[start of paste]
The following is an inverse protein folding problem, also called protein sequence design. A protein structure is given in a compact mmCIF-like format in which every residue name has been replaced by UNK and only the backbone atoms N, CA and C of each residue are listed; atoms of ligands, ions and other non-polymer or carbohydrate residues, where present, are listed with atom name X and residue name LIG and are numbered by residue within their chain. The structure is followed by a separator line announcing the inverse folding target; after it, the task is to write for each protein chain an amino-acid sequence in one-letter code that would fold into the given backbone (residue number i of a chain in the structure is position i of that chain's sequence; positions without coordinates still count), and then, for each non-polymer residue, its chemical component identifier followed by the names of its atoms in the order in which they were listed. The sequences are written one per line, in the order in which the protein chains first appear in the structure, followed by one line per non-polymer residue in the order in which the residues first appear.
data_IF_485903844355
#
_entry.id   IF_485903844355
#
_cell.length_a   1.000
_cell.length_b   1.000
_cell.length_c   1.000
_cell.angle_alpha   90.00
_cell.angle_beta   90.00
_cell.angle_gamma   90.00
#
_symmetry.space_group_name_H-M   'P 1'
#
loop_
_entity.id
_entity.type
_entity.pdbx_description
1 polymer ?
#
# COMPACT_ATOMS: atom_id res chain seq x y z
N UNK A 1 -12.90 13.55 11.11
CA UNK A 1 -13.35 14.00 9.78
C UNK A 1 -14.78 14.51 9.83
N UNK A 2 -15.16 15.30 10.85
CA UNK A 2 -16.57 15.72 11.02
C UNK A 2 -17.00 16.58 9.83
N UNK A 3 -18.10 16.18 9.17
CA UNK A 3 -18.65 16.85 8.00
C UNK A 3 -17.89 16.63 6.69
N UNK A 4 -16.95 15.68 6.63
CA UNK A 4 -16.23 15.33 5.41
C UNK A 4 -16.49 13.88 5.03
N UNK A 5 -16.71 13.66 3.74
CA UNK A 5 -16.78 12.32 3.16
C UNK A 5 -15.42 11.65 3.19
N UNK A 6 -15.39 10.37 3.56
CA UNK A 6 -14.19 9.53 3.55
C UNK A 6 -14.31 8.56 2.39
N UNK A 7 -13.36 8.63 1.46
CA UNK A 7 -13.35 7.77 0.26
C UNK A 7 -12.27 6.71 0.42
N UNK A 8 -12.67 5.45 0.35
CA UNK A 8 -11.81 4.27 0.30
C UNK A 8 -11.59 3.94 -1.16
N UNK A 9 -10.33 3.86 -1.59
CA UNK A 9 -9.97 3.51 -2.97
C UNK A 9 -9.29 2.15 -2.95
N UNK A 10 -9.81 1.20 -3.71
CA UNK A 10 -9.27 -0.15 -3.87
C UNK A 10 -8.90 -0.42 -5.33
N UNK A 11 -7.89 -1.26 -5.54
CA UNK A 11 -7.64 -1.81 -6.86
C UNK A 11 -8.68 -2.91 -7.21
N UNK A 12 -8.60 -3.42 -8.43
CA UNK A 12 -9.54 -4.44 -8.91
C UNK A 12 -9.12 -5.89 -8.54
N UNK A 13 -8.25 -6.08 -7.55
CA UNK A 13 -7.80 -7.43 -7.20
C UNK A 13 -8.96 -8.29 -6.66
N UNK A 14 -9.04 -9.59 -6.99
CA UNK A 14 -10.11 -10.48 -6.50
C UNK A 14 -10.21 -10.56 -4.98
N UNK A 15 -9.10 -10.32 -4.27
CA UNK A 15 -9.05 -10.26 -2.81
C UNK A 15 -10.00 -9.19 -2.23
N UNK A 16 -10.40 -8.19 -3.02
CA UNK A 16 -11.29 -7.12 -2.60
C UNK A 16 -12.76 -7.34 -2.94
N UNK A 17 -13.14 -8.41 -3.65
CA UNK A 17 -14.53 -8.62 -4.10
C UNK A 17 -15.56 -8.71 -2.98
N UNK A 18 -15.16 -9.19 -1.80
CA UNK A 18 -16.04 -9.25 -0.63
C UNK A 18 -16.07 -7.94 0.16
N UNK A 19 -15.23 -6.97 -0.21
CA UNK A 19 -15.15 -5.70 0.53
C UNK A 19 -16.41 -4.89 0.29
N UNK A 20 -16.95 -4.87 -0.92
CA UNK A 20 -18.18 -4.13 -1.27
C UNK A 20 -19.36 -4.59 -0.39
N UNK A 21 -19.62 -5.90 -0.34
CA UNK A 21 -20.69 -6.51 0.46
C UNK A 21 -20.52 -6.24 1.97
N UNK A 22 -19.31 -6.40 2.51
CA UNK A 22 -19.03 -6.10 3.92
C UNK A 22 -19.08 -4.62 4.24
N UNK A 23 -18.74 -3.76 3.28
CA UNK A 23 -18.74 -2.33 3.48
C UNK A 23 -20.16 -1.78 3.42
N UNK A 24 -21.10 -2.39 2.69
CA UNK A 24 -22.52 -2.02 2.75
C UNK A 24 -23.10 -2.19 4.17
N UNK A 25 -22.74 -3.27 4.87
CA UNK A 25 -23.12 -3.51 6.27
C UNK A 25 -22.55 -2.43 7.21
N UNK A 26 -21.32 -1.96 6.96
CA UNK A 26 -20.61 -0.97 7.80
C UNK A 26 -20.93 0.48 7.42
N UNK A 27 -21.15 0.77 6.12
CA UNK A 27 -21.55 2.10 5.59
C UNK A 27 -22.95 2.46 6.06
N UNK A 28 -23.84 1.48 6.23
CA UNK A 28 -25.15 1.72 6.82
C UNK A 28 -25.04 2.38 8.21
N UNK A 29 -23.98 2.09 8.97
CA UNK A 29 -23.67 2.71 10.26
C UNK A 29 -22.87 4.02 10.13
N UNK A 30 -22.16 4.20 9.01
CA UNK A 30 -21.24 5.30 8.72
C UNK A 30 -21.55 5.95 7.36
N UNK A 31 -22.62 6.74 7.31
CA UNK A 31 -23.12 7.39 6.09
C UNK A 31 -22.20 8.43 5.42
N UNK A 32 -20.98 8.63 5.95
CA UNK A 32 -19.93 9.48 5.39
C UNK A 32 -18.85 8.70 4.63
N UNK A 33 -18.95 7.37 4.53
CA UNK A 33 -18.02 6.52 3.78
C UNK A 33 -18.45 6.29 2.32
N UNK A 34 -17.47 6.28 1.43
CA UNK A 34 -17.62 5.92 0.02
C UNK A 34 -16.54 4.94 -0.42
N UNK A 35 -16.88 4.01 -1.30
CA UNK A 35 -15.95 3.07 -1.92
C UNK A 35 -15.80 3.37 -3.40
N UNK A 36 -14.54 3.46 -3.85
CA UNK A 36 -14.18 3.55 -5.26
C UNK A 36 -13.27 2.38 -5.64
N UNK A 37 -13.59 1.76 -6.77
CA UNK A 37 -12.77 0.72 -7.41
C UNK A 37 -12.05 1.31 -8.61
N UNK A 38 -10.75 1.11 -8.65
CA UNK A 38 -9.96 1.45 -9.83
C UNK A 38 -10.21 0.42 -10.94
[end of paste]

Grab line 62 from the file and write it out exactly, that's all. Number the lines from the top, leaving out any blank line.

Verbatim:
CA UNK A 14 -10.11 -10.48 -6.50